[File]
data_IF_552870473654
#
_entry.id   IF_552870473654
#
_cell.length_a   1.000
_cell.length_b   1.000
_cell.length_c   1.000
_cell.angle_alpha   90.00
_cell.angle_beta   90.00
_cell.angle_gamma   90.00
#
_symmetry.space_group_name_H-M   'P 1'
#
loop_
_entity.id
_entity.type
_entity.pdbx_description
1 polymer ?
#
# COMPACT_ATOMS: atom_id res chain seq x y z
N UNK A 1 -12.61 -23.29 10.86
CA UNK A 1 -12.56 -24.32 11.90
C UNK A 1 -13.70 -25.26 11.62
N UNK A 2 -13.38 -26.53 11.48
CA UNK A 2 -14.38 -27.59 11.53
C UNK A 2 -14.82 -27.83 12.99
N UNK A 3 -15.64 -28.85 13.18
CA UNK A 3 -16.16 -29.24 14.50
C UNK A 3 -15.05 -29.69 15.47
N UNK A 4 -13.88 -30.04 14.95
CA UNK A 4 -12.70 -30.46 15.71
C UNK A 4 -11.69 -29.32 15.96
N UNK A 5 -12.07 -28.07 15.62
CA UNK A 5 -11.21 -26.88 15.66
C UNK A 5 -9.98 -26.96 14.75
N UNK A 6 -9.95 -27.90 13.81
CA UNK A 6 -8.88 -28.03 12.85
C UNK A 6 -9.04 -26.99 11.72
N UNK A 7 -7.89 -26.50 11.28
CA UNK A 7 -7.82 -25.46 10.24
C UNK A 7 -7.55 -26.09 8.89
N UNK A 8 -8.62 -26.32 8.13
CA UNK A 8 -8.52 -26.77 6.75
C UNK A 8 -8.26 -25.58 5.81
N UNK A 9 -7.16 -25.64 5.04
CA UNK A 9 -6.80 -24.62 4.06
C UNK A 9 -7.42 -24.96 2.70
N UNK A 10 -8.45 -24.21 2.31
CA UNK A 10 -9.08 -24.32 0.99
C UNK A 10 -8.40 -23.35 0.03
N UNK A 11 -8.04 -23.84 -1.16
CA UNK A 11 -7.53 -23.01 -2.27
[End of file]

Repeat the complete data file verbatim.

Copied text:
data_IF_552870473654
#
_entry.id   IF_552870473654
#
_cell.length_a   1.000
_cell.length_b   1.000
_cell.length_c   1.000
_cell.angle_alpha   90.00
_cell.angle_beta   90.00
_cell.angle_gamma   90.00
#
_symmetry.space_group_name_H-M   'P 1'
#
loop_
_entity.id
_entity.type
_entity.pdbx_description
1 polymer ?
#
# COMPACT_ATOMS: atom_id res chain seq x y z
N UNK A 1 -12.61 -23.29 10.86
CA UNK A 1 -12.56 -24.32 11.90
C UNK A 1 -13.70 -25.26 11.62
N UNK A 2 -13.38 -26.53 11.48
CA UNK A 2 -14.38 -27.59 11.53
C UNK A 2 -14.82 -27.83 12.99
N UNK A 3 -15.64 -28.85 13.18
CA UNK A 3 -16.16 -29.24 14.50
C UNK A 3 -15.05 -29.69 15.47
N UNK A 4 -13.88 -30.04 14.95
CA UNK A 4 -12.70 -30.46 15.71
C UNK A 4 -11.69 -29.32 15.96
N UNK A 5 -12.07 -28.07 15.62
CA UNK A 5 -11.21 -26.88 15.66
C UNK A 5 -9.98 -26.96 14.75
N UNK A 6 -9.95 -27.90 13.81
CA UNK A 6 -8.88 -28.03 12.85
C UNK A 6 -9.04 -26.99 11.72
N UNK A 7 -7.89 -26.50 11.28
CA UNK A 7 -7.82 -25.46 10.24
C UNK A 7 -7.55 -26.09 8.89
N UNK A 8 -8.62 -26.32 8.13
CA UNK A 8 -8.52 -26.77 6.75
C UNK A 8 -8.26 -25.58 5.81
N UNK A 9 -7.16 -25.64 5.04
CA UNK A 9 -6.80 -24.62 4.06
C UNK A 9 -7.42 -24.96 2.70
N UNK A 10 -8.45 -24.21 2.31
CA UNK A 10 -9.08 -24.32 0.99
C UNK A 10 -8.40 -23.35 0.03
N UNK A 11 -8.04 -23.84 -1.16
CA UNK A 11 -7.53 -23.01 -2.27